Thanks to McCready’s help, promotion and friendship though, Pearl Jam now looms large in the group’s orbit.

“It’s really amazing how much of a force they’ve become in our lives,” Sides said. “And that’s kind of the special part about getting to know Mike, is that we didn’t know much about him before. And now, we have started to develop a really special friendship and family, really, within the PJ world. It’s spectacular.”

I didn’t want to ask Thunderpussy about feminism specifically — I’d read they’re understandably not too keen on that, or on questions that imply being an all-female rock band defines them. But I did want to ask them about something I’ve noticed about female rockers and female-fronted bands in the last few years — simply, that they’re killing it, churning out enjoyable and innovative music in about every permutation and subgenre of rock music everywhere you look. Is there something about today’s social climate that’s emboldening female artists and inspiring their best music?

“I’ve been thinking a lot about this — not just women, but I think that now is a really important time for LGBTQ,” said Sides. “It doesn’t really matter what you identify as. It’s not about your parts, it’s about your personality and the power that we all hold. And now I think people are more willing to open that up and start more conversations and become more creative and throw it out there. And it’s important, especially [now] —“

“There’s always been female artists, female bands,” Julius said. “It’s just no one really cared about them.”

“I was watching ‘Titanic’ last night — yeah, it was on,” Sides added. “And when Rose’s mom is like, ‘Of course, it’s not fair — we’re women,’ that, last night, hit me more than ever. I was like, ‘Oh, shit.’ And we’ve been saying it in the movies forever, and the point is still potent. But now, it’s like, unleash. Let it out.”

Photo by Jake Clifford

Photo by Jake Clifford

That unexpected back-and-forth on what the band’s “world” entails came via a question on one of the band’s biggest claims to fame in its short career: Its battle to trademark its name. The United States Patent Trademark Office initially denied the band’s trademark application in 2015, calling the name “scandalous.” Urban Dictionary, incredibly, played a role in the government’s decision — Forbes has a good, legally drenched summary of the fight here. Long story short, Thunderpussy has a trademark in Washington state, and at the moment, things look promising for them in their battle with the PTO.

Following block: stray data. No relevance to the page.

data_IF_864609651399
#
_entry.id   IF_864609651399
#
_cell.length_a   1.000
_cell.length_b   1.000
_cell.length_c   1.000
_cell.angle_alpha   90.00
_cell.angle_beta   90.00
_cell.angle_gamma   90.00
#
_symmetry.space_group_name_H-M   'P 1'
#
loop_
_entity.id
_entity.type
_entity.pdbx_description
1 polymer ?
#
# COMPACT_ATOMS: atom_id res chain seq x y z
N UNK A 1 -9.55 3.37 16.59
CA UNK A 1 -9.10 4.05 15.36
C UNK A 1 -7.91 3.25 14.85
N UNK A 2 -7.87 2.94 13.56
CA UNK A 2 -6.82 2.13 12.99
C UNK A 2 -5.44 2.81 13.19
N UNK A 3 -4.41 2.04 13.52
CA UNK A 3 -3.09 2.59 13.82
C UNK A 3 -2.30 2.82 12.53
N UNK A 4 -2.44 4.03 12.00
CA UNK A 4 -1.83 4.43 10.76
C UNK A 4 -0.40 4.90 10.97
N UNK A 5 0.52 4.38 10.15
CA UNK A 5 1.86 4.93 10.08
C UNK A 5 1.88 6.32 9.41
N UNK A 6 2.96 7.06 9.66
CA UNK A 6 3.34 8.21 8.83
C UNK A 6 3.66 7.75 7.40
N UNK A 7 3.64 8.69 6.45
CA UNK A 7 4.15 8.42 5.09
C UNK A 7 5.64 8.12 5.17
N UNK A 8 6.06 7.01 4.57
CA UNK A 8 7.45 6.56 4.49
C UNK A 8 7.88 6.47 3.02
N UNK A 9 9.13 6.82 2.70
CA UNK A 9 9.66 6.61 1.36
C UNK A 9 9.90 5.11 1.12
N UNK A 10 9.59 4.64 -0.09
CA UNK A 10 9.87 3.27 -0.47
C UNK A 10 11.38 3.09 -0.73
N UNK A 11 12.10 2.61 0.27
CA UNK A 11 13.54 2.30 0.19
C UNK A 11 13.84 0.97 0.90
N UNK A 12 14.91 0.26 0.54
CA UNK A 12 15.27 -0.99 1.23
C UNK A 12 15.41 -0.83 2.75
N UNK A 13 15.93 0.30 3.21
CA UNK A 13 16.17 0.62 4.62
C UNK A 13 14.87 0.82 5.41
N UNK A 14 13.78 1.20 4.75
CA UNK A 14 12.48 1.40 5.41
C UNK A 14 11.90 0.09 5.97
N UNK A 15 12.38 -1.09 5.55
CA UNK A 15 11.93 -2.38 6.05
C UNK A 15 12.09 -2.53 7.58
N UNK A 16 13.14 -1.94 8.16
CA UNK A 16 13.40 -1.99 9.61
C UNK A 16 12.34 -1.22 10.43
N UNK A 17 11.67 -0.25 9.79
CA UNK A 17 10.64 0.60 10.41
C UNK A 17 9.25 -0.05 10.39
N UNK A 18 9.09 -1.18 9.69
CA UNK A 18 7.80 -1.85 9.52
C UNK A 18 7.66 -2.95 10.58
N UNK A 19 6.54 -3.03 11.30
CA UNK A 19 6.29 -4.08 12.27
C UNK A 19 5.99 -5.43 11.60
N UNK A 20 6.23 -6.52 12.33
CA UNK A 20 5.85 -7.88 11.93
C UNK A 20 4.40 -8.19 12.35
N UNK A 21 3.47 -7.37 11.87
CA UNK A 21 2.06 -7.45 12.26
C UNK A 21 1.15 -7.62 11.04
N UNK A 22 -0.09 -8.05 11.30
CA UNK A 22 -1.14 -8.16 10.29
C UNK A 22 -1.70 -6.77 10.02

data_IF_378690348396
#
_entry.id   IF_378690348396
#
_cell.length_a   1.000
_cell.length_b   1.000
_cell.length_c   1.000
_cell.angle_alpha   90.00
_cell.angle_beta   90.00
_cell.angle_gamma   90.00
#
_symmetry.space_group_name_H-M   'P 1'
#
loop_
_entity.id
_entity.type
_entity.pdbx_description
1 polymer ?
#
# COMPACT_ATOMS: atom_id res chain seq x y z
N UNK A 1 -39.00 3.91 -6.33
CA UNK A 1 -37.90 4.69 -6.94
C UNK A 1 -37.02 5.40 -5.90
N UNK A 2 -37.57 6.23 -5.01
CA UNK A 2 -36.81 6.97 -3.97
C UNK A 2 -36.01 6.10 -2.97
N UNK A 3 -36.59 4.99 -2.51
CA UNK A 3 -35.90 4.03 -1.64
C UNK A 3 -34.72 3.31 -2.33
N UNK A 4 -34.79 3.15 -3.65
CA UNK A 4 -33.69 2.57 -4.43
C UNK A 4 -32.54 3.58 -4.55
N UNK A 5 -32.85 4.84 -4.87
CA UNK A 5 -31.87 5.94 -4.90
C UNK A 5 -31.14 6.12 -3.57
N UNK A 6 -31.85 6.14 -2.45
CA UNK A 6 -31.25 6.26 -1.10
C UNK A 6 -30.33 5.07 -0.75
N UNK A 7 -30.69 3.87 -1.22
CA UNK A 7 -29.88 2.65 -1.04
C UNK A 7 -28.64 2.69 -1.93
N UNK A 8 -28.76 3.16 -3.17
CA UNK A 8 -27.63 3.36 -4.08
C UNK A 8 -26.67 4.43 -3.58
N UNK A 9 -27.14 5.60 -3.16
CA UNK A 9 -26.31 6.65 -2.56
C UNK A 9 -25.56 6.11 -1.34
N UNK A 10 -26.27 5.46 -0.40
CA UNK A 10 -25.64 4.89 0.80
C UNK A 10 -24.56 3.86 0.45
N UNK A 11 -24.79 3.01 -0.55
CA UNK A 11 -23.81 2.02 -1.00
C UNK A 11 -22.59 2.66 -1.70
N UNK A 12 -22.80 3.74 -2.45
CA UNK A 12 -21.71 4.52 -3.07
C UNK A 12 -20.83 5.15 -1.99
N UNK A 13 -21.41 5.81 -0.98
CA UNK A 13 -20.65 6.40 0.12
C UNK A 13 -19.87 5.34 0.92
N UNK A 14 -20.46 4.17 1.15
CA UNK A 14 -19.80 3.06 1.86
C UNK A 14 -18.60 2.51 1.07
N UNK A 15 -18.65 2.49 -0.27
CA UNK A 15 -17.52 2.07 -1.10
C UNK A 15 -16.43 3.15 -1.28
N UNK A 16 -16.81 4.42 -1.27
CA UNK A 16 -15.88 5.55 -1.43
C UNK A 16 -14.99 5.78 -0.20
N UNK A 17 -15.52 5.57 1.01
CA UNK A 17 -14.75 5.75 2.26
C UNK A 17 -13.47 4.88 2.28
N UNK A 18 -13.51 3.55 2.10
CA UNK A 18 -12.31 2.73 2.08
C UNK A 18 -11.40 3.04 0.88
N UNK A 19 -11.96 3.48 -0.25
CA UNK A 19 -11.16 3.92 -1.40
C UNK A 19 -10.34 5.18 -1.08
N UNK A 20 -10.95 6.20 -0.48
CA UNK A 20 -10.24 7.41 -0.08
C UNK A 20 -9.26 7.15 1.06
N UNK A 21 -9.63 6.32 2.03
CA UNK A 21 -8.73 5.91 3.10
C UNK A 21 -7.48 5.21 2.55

They’ve heard about the trademark thing a lot, but they’re no less willing to speak on it. “We’ll keep talking about it till it’s no longer an issue,” Sides said, with Petty adding an emphatic “#trademarkthunderpussy.”

Has the battle become an anti-censorship crusade?

“I don’t think we have any anti-anything crusades in the world of Thunderpussy,” Sides said. “But we definitely will take on a fight when it is a bigger issue, and when it definitely has something to do with us, our people, or everybody, really.”

“It has far-reaching ripples,” Petty added. “So of course, we think about it now all the time. Didn’t think about it before, but now, it’s like, what the fuck are they doing? It’s a fucking free market, you know? Let the marketplace decide what’s right and what’s wrong. I think people are scared of the ‘pussy,’ you know what I’m saying?”

It’s a word they want to help remove the negative connotations from, and in that vein, they’re not afraid to say it — a lot. They’re especially not afraid — circumstances willing — to someday hear their name out of the mouth of one particular member of Hollywood royalty.

“Soon enough, we will have a Sean Connery recording of, [Connery voice] ‘Thunderpushy.’ It’s a dream,” Sides said. “Sean, are you listening?”